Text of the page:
You can understand why. We hold elections, knowing they are unlikely to produce the policies favored by the majority of Americans. We speak, we write, we advocate – and those in power turn deaf ears and blind eyes to our deepest aspirations. We petition, plead, and even pray – yet the earth that is our commons, which should be passed on in good condition to coming generations, continues to be despoiled. We invoke the strain in our national DNA that attests to “life, liberty, and the pursuit of happiness” as the produce of political equality – yet private wealth multiplies as public goods are beggared. And the property qualifications for federal office that the framers of the Constitution expressly feared as an unseemly “veneration for wealth” are now openly in force; the common denominator of public office, even for our judges, is a common deference to cash.

So if belief in the “the dogma of democracy” seems only skin deep, there are reasons for it. During the prairie revolt that swept the Great Plains a century after the Constitution was ratified, the populist orator Mary Elizabeth Lease exclaimed: “Wall Street owns the country…Our laws are the output of a system which clothes rascals in robes and honesty in rags. The [political] parties lie to us and the political speakers mislead us…Money rules.”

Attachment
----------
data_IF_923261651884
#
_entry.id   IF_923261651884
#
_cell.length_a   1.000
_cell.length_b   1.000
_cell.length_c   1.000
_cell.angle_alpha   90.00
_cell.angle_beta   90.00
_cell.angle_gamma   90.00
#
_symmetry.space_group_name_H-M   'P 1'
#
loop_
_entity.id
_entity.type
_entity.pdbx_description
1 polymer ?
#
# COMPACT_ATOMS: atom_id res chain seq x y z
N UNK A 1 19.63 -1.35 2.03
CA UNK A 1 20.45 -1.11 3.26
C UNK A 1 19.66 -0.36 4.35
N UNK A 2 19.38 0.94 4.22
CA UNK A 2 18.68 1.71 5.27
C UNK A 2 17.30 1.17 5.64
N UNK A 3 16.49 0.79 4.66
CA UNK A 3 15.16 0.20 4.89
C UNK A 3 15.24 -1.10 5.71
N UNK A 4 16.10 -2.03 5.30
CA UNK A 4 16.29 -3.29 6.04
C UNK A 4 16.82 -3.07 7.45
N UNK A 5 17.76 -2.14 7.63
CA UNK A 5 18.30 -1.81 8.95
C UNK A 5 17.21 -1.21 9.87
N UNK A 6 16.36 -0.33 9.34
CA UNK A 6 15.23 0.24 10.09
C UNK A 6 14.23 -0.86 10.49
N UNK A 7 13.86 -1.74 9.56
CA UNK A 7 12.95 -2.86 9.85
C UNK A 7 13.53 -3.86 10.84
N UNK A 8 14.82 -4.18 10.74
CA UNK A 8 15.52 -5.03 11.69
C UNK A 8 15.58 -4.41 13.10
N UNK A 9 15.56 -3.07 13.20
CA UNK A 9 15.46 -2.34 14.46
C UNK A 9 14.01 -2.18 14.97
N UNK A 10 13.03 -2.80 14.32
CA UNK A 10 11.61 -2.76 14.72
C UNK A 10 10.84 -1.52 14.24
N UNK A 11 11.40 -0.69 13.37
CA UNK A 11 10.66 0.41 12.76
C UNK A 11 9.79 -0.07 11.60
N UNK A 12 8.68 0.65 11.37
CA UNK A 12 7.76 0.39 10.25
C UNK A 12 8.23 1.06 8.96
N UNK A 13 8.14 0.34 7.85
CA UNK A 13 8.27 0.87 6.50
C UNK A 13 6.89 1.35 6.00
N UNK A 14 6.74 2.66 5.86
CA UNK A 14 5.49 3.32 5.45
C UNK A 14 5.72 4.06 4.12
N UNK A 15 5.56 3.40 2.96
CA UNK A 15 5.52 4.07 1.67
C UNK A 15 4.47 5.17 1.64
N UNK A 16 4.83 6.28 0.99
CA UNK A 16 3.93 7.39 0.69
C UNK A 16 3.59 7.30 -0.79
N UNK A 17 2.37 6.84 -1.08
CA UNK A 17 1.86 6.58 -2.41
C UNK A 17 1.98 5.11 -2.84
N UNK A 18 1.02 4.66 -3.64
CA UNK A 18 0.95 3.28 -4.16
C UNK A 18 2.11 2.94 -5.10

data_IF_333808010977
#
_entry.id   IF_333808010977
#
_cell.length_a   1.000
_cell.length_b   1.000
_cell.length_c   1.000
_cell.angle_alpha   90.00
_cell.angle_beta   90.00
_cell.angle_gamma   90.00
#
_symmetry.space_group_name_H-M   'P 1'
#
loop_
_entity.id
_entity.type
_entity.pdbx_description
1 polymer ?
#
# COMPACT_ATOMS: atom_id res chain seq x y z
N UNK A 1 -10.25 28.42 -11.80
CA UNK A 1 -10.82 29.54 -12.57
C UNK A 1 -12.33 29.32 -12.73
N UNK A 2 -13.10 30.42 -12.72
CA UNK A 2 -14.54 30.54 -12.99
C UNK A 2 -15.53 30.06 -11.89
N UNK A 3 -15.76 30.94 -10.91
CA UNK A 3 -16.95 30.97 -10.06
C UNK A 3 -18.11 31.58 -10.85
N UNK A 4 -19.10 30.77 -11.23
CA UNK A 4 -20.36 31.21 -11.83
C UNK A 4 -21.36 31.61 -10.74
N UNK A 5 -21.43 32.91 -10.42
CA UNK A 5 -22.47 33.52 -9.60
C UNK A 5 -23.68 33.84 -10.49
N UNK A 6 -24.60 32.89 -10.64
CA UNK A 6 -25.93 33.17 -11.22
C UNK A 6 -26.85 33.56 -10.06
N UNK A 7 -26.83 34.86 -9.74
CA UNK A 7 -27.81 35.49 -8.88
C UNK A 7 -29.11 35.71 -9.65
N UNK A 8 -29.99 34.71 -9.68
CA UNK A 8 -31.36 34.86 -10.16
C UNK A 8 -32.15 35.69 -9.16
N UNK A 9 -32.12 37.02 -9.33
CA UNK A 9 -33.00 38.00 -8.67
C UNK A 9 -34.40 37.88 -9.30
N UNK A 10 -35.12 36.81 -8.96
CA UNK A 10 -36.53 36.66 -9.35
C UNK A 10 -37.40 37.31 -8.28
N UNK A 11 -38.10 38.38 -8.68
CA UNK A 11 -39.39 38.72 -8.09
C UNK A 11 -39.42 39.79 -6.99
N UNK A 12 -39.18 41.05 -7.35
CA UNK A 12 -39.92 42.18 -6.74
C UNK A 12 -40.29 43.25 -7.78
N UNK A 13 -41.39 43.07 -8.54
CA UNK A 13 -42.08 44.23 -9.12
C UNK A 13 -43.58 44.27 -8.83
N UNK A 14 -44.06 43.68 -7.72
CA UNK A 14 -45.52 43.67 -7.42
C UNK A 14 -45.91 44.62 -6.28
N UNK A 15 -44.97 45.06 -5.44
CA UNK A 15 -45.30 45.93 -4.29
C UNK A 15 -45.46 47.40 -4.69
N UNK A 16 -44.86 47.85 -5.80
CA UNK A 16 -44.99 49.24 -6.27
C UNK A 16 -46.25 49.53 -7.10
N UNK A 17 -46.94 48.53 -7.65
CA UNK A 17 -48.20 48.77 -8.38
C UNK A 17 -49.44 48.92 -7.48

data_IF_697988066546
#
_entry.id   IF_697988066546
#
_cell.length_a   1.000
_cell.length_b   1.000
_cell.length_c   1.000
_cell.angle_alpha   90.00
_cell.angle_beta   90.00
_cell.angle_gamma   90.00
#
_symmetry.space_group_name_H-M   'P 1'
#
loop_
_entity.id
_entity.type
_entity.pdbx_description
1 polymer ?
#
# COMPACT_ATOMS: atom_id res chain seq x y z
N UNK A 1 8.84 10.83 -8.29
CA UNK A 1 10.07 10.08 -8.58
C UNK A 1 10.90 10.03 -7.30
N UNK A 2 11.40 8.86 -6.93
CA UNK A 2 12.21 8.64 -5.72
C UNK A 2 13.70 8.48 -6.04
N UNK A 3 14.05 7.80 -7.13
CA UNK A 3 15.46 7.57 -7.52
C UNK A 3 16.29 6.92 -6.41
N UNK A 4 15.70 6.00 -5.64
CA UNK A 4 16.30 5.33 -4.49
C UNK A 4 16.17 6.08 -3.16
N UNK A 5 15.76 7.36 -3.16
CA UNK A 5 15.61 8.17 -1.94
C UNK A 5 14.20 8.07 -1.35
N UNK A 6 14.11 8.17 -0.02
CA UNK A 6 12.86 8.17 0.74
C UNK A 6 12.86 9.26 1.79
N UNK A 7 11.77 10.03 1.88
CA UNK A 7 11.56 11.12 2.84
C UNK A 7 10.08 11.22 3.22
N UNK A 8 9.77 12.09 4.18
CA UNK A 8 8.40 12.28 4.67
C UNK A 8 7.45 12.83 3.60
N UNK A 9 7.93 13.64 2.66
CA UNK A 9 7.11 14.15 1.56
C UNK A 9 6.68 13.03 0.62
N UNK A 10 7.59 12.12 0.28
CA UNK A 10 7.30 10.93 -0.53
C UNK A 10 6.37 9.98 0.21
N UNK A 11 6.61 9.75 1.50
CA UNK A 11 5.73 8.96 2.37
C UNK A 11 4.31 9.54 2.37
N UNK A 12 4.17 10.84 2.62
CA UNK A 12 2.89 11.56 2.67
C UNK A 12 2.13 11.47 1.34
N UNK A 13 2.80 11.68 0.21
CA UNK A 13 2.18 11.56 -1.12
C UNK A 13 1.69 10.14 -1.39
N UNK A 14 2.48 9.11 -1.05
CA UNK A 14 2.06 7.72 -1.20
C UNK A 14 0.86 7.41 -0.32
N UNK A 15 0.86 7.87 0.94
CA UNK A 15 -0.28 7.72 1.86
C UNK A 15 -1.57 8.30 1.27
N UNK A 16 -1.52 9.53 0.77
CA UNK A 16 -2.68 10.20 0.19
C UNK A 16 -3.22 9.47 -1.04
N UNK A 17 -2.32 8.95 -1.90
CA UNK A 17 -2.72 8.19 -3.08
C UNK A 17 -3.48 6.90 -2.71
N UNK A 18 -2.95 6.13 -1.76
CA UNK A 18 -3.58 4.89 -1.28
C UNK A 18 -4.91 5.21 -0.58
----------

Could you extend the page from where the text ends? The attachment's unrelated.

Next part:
That was 1890. Those agrarian populists boiled over with anger that corporations, banks, and government were ganging up to deprive every day people of their livelihood.

She should see us now.

John Boehner calls on the bankers, holds out his cup, and offers them total obeisance from the House majority if only they fill it.

That’s now the norm, and they get away with it. GOP once again means Guardians of Privilege.

Barack Obama criticizes bankers as “fat cats”, then invites them to dine at a pricey New York restaurant where the tasting menu runs to $195 a person.

That’s now the norm, and they get away with it. The President has raised more money from banks, hedge funds, and private equity managers than any Republican candidate, including Mitt Romney. Inch by inch he has conceded ground to them while espousing populist rhetoric that his very actions betray.

Let’s name this for what it is: Democratic deviancy defined further downward. Our politicians are little more than money launderers in the trafficking of power and policy – fewer than six degrees of separation from the spirit and tactics of Tony Soprano.